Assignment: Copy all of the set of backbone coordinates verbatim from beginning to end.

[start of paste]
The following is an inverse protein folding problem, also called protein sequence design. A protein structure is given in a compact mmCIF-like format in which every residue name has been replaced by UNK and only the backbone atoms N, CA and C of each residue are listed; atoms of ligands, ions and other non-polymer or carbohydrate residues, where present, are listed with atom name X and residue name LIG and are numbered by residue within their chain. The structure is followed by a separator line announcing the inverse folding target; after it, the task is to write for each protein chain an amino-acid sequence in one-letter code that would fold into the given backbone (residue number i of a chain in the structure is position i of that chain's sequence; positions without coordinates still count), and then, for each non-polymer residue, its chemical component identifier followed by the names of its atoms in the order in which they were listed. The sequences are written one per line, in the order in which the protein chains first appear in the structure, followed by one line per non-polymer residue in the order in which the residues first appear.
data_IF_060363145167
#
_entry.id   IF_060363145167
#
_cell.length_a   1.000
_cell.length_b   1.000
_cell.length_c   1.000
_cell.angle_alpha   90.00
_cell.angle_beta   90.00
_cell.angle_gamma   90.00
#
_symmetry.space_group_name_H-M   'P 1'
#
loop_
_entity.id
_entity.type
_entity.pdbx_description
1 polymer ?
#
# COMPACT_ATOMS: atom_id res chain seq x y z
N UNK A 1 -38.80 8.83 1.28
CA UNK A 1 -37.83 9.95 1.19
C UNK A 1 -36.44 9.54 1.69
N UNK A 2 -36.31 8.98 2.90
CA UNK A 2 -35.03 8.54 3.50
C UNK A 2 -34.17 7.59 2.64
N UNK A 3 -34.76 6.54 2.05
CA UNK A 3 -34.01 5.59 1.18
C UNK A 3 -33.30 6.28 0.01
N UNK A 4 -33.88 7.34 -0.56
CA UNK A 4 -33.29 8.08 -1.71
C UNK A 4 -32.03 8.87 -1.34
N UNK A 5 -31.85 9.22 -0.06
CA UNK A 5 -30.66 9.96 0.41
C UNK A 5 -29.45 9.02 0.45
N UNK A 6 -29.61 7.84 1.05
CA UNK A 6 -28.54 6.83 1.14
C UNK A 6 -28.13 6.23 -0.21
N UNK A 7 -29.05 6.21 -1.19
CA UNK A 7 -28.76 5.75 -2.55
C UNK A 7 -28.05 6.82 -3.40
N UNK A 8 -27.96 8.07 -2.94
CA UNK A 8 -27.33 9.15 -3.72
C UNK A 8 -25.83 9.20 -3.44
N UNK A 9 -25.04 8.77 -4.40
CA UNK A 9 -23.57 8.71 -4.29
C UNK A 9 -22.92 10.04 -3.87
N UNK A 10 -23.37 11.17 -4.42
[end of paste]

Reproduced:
The following is an inverse protein folding problem, also called protein sequence design. A protein structure is given in a compact mmCIF-like format in which every residue name has been replaced by UNK and only the backbone atoms N, CA and C of each residue are listed; atoms of ligands, ions and other non-polymer or carbohydrate residues, where present, are listed with atom name X and residue name LIG and are numbered by residue within their chain. The structure is followed by a separator line announcing the inverse folding target; after it, the task is to write for each protein chain an amino-acid sequence in one-letter code that would fold into the given backbone (residue number i of a chain in the structure is position i of that chain's sequence; positions without coordinates still count), and then, for each non-polymer residue, its chemical component identifier followed by the names of its atoms in the order in which they were listed. The sequences are written one per line, in the order in which the protein chains first appear in the structure, followed by one line per non-polymer residue in the order in which the residues first appear.
data_IF_060363145167
#
_entry.id   IF_060363145167
#
_cell.length_a   1.000
_cell.length_b   1.000
_cell.length_c   1.000
_cell.angle_alpha   90.00
_cell.angle_beta   90.00
_cell.angle_gamma   90.00
#
_symmetry.space_group_name_H-M   'P 1'
#
loop_
_entity.id
_entity.type
_entity.pdbx_description
1 polymer ?
#
# COMPACT_ATOMS: atom_id res chain seq x y z
N UNK A 1 -38.80 8.83 1.28
CA UNK A 1 -37.83 9.95 1.19
C UNK A 1 -36.44 9.54 1.69
N UNK A 2 -36.31 8.98 2.90
CA UNK A 2 -35.03 8.54 3.50
C UNK A 2 -34.17 7.59 2.64
N UNK A 3 -34.76 6.54 2.05
CA UNK A 3 -34.01 5.59 1.18
C UNK A 3 -33.30 6.28 0.01
N UNK A 4 -33.88 7.34 -0.56
CA UNK A 4 -33.29 8.08 -1.71
C UNK A 4 -32.03 8.87 -1.34
N UNK A 5 -31.85 9.22 -0.06
CA UNK A 5 -30.66 9.96 0.41
C UNK A 5 -29.45 9.02 0.45
N UNK A 6 -29.61 7.84 1.05
CA UNK A 6 -28.54 6.83 1.14
C UNK A 6 -28.13 6.23 -0.21
N UNK A 7 -29.05 6.21 -1.19
CA UNK A 7 -28.76 5.75 -2.55
C UNK A 7 -28.05 6.82 -3.40
N UNK A 8 -27.96 8.07 -2.94
CA UNK A 8 -27.33 9.15 -3.72
C UNK A 8 -25.83 9.20 -3.44
N UNK A 9 -25.04 8.77 -4.40
CA UNK A 9 -23.57 8.71 -4.29
C UNK A 9 -22.92 10.04 -3.87
N UNK A 10 -23.37 11.17 -4.42